Monthly Archives: December 2011

#6 Be Mop’s Top Ten items on WoW player’s wish list for the new year.

Well it’s the end of the year and even though this blog is still in it’s infancy, I still think that I have an obligation to make a Top Ten list, David Lettermen Style. So without further ado here is:
Be Mop’s Top Ten items on  WoW player’s wish list for the new year.

  • 10 For Blizzard to implement an option to punch anyone through the internet for linking [Thunderfury, Blessed Blade of the Windseeker]  in tradechat
  • 9. For the darn Dance studio to go live.
  • 8. That Jania and Thrall’s love story to finally get started
  • 7. for the people of Stormwind to rebuild it’s park
  • 6. Tanking Legendary
  • 5. Bring back Will of the Forsaken
  • 4. For Raiding to go back to the difficulty of the expansion in which they started raiding in.
  • 3. Less Pandas
  • 2. More Pandas

And the number one thing on WoW player’s wish list for the new year is…

  • 1. For Ghoastcrawler to finally admit that the recent class nerfs was meant for you, personally, because you were going too good in their raid.

Have a great weekend and see you next year.

Be MOP focuses on the lead up to the next World of Warcraft expansion with my own reflections about the last dying moments of the Catalysm’s Twilight Hour as we look into the Mist of the new day.

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#5 The brief history of Blizzard’s talent trees, how I compare the newest build to a car.

One of the noticeable changes that Mist of Pandaria will be bringing to WoW is new take on the talents system. It’s official, gone are the days of just adding 10 more talent points to each of the three trees for each expansion. The problem that Wrath’s talent tress had -and what Cataclysm’s talent trees corrected- was that the trees were getting too big and bloated for the players to use, and it caused Blizzard headaches when trying to balance classes when when the talents would all effect each other.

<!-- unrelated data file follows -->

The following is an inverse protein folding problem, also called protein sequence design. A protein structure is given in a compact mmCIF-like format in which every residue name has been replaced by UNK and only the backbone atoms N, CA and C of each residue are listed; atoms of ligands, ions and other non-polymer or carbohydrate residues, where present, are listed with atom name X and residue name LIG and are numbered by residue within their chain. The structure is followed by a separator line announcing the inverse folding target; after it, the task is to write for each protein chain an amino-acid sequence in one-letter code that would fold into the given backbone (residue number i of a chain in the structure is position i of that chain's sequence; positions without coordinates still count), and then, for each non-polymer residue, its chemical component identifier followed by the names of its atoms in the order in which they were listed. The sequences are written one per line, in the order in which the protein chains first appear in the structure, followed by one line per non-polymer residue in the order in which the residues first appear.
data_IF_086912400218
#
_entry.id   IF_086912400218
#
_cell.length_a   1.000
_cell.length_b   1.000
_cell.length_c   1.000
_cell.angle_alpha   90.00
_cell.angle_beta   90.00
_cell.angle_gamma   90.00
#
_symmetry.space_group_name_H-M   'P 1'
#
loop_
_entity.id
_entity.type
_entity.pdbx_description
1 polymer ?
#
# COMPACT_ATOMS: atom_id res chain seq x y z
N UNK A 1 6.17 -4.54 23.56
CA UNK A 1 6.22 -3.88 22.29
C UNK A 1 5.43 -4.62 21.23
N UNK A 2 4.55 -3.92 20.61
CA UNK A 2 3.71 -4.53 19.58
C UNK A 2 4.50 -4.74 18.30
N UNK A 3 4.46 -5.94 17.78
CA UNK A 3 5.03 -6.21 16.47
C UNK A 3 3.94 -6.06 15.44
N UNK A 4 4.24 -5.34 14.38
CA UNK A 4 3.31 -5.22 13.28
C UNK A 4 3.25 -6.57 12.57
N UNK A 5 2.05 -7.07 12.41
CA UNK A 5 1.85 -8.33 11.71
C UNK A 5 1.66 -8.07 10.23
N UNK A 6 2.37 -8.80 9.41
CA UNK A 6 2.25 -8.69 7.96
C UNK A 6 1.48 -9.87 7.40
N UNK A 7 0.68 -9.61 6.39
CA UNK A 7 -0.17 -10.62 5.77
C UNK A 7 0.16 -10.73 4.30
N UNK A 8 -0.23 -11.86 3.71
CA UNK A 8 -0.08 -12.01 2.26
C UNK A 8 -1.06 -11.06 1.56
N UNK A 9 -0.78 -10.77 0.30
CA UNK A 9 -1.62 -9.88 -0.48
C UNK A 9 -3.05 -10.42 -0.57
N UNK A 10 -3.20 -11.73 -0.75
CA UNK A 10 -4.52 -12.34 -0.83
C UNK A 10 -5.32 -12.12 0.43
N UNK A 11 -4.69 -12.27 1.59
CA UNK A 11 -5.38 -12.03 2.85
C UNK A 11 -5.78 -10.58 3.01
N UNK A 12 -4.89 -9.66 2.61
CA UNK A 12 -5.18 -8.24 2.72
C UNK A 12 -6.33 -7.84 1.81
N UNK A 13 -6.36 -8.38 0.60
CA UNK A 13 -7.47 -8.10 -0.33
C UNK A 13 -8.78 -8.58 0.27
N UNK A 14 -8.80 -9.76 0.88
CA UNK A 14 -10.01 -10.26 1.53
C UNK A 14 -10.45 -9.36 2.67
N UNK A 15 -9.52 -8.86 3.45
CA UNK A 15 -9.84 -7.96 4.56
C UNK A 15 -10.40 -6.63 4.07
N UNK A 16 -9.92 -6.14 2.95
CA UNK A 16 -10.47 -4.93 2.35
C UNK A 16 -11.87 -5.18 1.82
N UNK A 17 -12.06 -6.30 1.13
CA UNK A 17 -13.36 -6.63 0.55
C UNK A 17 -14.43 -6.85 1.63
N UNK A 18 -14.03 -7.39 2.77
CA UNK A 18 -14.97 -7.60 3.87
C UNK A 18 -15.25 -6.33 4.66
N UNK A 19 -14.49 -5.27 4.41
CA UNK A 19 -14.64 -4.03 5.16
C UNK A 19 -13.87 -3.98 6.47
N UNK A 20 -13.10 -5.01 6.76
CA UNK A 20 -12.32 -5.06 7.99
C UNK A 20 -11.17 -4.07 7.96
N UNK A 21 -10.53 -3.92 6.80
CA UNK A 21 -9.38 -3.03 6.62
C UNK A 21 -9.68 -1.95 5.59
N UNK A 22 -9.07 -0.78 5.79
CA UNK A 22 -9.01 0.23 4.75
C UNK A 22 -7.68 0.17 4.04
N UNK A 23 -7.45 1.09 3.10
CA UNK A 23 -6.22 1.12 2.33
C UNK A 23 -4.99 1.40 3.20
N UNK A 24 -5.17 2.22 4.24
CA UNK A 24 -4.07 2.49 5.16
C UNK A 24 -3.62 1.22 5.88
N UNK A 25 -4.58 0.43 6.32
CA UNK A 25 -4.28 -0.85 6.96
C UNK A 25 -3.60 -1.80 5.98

There was a time where you could sink all of your talent points into the Arcane spec, and STILL not everything in there.

What Cataclysm did was to take the old talent trees and pruned them down a bit. Now the talents were more compact, and each talents did multiple things and was meant to be easier to manage for the players and the game developers.

The current mage talent tree

The talent trees where the right sizes, you could get everything you wanted within your chosen specs, simple. Cataclysm’s talent direction was great, the right size and it gave you a bit choice for what little added skill or ability your character, and they were created in such a way that you did not need to go out of the game to find the theory-crafted, mathematically best build to optimize your damage output. It was perfect…….unless you want to add more levels and talent points to the game’s next expansion.

So Blizzard went to work again, to craft another new talent system, and this is what they currently have in mind.

*subject to change

I, like many of the WoW players, greeted the new talent system with mixed feelings. For the longest time I did not know why I disliked it. I knew the reason Blizzard chose this route, they could not just add more talents to the current cata trees, because that would just cause trouble that they tried to fix.

But something was still off…..until, after a lot of thinking, I found the reason of my feelings. The new talents system does not make me believe that I’m improving my charters. The old way you saw the math behind your choice, “33% increase” “Every time you cast…” The Wrath and Cataclysm talent design gave me the impression that my charater was so good with casting that certain type of magic that he could master the spells and cast them better than a novice. I’m sure that Blizzard added these improvement into the spells themselves, but I still miss that feeling , the knowledge,  that I made my mage’s fireballs would crit 5% more than it normally would, I would compare the changes to driving an automatic after being in a Manuel. you still know that you are switching gears to go faster but you miss making the switch yourself.